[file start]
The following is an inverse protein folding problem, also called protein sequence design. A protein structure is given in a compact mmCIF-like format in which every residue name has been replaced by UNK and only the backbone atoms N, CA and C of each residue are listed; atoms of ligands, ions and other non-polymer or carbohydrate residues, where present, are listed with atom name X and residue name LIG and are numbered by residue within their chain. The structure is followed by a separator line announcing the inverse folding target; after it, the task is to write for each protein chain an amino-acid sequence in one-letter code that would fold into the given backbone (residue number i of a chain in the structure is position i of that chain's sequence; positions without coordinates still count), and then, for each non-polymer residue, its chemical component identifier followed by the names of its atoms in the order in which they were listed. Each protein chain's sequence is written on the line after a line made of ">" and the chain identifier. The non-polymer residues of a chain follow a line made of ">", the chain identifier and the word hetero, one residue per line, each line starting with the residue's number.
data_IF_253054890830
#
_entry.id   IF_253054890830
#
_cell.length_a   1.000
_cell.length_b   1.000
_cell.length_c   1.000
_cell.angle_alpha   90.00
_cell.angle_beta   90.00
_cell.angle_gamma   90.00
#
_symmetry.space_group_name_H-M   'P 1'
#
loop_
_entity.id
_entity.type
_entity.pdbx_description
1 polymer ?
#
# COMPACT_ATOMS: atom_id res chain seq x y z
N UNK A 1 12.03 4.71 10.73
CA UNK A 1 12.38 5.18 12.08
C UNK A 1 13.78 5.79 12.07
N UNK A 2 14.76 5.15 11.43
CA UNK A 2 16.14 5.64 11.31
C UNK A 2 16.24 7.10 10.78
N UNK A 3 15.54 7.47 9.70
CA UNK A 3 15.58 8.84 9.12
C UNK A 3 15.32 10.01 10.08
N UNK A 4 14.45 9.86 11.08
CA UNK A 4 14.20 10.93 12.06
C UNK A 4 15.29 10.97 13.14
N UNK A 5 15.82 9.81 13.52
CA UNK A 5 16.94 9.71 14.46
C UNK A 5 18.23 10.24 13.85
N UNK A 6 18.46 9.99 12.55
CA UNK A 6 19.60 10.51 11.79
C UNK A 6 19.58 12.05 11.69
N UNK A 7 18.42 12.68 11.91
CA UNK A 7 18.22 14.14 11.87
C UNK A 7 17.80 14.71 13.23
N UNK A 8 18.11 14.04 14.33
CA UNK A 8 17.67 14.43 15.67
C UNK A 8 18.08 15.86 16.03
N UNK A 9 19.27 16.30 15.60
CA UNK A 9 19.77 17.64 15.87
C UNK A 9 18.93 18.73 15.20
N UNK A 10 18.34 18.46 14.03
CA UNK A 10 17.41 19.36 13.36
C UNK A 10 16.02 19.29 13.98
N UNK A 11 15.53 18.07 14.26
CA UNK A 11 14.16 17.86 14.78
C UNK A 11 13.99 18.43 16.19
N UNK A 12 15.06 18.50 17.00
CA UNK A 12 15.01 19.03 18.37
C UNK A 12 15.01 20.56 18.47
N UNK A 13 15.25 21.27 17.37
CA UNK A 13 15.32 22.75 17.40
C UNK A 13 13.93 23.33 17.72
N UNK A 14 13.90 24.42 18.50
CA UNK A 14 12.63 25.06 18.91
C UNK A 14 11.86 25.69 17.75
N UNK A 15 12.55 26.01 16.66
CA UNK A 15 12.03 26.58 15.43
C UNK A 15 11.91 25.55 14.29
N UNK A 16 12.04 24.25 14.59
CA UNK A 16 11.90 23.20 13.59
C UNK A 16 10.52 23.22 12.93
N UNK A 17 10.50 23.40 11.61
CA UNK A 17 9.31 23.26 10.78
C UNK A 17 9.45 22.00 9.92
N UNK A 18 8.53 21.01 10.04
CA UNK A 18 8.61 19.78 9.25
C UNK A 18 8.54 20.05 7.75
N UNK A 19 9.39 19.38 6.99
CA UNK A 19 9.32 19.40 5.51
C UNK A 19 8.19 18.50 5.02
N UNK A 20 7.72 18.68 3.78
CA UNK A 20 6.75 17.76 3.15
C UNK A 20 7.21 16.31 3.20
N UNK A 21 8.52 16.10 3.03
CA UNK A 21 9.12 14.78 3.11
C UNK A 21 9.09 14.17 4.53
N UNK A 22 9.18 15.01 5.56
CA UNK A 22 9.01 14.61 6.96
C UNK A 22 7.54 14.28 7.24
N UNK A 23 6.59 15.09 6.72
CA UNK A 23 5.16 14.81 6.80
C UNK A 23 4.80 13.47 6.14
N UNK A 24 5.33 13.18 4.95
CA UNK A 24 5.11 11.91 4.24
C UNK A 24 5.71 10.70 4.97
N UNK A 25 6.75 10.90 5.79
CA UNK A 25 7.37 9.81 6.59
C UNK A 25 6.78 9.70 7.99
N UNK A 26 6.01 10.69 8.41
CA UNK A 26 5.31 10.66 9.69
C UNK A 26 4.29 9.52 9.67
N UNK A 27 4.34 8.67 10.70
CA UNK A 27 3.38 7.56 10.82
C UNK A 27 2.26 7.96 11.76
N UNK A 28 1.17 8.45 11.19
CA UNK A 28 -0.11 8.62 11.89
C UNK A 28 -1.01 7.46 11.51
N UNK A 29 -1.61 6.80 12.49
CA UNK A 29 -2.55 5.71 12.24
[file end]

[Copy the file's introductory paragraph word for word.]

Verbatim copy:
The following is an inverse protein folding problem, also called protein sequence design. A protein structure is given in a compact mmCIF-like format in which every residue name has been replaced by UNK and only the backbone atoms N, CA and C of each residue are listed; atoms of ligands, ions and other non-polymer or carbohydrate residues, where present, are listed with atom name X and residue name LIG and are numbered by residue within their chain. The structure is followed by a separator line announcing the inverse folding target; after it, the task is to write for each protein chain an amino-acid sequence in one-letter code that would fold into the given backbone (residue number i of a chain in the structure is position i of that chain's sequence; positions without coordinates still count), and then, for each non-polymer residue, its chemical component identifier followed by the names of its atoms in the order in which they were listed. Each protein chain's sequence is written on the line after a line made of ">" and the chain identifier. The non-polymer residues of a chain follow a line made of ">", the chain identifier and the word hetero, one residue per line, each line starting with the residue's number.